Saturday, March 31, 2007

The day the bats couldn't fly...

If you are not used to seeing fruit bats, then the trees by the 37 Military Hospital in Accra will provide you with a spectacle you won't forget. In the mornings and evenings they swarm in their thousands, darkening the sky and reminding you of a scene from a horror movie. In the days, they hang upside down covering all available branches. Just waiting it seems.

Legend has it that the bats are actually the followers of a powerful chief who got sick and was admitted to the hospital. They had transformed themselves into bats to make the long journey, and had settled into the trees at the entrance of the hospital, vowing never to leave until their Chief returned home. As he died without returning, his followers - true to their word never left - excepting in the the late evenings in search of food, returning early in the mornings to take up their positions again. There are periods however where they are noticeably absent. The trees then look so bare without their strange fruit, and the noise of the traffic seemingly louder in the absence of their constant chattering. I have been told that sometimes the numbers get so much that the soldiers will sometimes shoot that out of the trees, or fires will be set to smoke them out. They seem however to avoid all of the comings and goings happening beneath them . Well that changed yesterday.

Yesterday in the early afternoon there was a huge wind storm. Driving up to '37', I could see tons of dust being blown across the road. Trees were losing their leaves as they were buffeted from all angles by the wind, and the metal sign posts seemed about to take flight. The bats were in a panic as they were being blown off the trees and seemed not strong enough to fly in the midst of all the turbulence. I had to resist the instinct to swerve to avoid one that was aiming straight for the windscreen (I think it went under the wheels of the car behind me), and from the 'plonks' I could hear I knew that some were hitting my roof and the roofs of the other vehicles around me.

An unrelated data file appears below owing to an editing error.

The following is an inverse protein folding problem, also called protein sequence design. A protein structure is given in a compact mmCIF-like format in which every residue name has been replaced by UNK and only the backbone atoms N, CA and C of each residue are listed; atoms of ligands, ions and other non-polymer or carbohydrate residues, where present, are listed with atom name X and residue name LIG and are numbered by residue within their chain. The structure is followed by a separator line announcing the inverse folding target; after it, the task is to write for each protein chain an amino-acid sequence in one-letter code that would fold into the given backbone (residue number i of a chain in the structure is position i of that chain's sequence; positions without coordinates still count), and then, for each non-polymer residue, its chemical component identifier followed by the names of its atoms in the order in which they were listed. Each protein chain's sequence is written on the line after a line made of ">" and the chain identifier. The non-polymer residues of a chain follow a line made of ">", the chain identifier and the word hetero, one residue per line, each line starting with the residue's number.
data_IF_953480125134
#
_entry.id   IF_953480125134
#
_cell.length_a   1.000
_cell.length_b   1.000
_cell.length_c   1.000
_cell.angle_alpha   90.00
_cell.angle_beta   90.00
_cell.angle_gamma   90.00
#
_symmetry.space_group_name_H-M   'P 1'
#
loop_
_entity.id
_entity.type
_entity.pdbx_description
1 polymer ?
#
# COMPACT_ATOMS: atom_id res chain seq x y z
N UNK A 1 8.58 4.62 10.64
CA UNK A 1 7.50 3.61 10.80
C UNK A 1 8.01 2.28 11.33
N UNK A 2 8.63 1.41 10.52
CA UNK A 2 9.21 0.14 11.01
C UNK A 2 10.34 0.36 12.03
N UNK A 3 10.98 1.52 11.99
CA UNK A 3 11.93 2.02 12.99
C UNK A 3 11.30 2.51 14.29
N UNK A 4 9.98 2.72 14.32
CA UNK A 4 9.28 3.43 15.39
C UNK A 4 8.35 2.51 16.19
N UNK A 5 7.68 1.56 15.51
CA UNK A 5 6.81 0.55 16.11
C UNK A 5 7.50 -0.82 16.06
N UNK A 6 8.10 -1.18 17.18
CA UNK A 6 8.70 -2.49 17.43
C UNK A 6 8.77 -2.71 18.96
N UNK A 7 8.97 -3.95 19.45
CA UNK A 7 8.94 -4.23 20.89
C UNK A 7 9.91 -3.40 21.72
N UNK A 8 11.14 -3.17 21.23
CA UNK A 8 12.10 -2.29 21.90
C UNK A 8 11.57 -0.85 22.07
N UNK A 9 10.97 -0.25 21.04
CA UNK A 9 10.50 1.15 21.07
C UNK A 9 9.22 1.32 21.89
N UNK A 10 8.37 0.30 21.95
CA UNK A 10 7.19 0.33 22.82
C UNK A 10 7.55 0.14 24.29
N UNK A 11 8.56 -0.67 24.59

In the middle of this pandemonium of bats, one of the sellers on the side of the road ran into the thick of things and scooped up one up. I couldn't understand what on earth for, and then I remembered. Some of the tribes in Ghana, notably the Akans, do eat bats. On a trip to Kumasi just a couple of weeks before, I saw this woman by the road side selling what appeared to be under aged birds, covered in tomato sauce and spices. My colleague, who is from Kumasi, then told me that these were fried bats on sale! She assured me they were really good, more so in soup!

Good manners dictated that I had to calmly and politely refuse her offer of stopping to buy some, instead of running from the vehicle and pulling out my dreads in the shock and horror of it all - me, a Jamaican girl fi gu eat rat-bat! (Granted these were fruit bats and not their eerie cousins.)

Wondered how that seller prepared the bat - or if he didn't, then did he sell it to someone who did. Not sure if bats are classified as bush meat - more about the culinary 'delights' in another post.

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